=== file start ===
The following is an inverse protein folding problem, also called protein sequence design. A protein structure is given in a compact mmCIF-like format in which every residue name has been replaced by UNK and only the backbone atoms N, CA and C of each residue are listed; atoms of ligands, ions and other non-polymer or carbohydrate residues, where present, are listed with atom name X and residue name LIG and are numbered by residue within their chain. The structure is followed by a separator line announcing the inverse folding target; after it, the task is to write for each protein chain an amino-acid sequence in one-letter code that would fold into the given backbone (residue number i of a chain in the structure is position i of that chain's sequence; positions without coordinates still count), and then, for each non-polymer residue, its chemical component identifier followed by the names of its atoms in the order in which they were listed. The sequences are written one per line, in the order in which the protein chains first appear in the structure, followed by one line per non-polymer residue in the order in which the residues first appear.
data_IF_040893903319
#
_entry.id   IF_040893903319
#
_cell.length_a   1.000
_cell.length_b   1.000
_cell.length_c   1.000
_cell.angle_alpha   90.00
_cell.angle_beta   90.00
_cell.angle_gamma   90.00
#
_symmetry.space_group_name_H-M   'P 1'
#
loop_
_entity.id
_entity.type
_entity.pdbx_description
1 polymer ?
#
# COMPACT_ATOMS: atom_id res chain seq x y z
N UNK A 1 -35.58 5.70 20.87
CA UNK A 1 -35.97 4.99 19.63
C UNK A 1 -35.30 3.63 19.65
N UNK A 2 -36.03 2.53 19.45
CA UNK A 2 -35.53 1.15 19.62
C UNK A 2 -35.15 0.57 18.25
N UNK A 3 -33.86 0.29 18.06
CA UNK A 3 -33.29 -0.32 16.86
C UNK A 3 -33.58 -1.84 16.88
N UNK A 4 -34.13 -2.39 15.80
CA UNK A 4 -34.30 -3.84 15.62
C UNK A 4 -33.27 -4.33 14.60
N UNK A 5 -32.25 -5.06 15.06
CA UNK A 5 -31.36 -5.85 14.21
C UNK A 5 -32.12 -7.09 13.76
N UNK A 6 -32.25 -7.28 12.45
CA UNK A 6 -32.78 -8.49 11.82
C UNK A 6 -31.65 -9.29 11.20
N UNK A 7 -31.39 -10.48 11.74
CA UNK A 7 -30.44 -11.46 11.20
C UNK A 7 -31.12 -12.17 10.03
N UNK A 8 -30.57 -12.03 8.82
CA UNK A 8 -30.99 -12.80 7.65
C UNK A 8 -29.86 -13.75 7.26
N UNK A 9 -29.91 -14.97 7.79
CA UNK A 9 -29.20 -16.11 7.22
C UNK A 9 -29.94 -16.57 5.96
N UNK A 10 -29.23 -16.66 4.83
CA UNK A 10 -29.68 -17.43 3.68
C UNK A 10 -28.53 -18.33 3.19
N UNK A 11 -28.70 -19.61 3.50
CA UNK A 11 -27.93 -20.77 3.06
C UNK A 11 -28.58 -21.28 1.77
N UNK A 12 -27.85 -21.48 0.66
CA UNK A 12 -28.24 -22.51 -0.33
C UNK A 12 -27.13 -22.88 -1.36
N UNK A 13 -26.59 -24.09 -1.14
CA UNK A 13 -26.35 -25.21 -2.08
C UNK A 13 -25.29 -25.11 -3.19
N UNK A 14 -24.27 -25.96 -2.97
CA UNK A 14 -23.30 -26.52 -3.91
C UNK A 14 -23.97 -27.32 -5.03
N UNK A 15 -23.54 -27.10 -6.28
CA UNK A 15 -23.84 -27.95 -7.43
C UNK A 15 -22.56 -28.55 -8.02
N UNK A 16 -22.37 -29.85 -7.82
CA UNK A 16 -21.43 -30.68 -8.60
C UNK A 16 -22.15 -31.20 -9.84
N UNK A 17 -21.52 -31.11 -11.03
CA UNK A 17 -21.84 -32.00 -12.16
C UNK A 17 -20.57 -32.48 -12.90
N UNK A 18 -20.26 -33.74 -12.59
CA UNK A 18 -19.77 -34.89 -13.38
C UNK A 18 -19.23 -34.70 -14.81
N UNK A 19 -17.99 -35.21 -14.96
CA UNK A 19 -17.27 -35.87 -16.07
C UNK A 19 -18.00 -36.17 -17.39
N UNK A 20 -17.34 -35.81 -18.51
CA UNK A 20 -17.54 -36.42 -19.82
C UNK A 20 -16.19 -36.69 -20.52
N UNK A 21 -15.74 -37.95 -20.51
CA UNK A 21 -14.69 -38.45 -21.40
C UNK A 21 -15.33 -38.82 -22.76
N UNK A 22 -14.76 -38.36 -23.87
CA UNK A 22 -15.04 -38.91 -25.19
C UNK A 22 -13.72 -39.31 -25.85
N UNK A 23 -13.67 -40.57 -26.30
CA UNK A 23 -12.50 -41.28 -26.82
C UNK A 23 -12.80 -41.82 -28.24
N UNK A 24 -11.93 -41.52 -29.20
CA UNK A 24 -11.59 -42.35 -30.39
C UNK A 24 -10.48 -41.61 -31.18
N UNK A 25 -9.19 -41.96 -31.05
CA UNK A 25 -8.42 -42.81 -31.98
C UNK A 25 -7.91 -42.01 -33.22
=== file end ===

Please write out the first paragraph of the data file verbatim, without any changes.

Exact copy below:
The following is an inverse protein folding problem, also called protein sequence design. A protein structure is given in a compact mmCIF-like format in which every residue name has been replaced by UNK and only the backbone atoms N, CA and C of each residue are listed; atoms of ligands, ions and other non-polymer or carbohydrate residues, where present, are listed with atom name X and residue name LIG and are numbered by residue within their chain. The structure is followed by a separator line announcing the inverse folding target; after it, the task is to write for each protein chain an amino-acid sequence in one-letter code that would fold into the given backbone (residue number i of a chain in the structure is position i of that chain's sequence; positions without coordinates still count), and then, for each non-polymer residue, its chemical component identifier followed by the names of its atoms in the order in which they were listed. The sequences are written one per line, in the order in which the protein chains first appear in the structure, followed by one line per non-polymer residue in the order in which the residues first appear.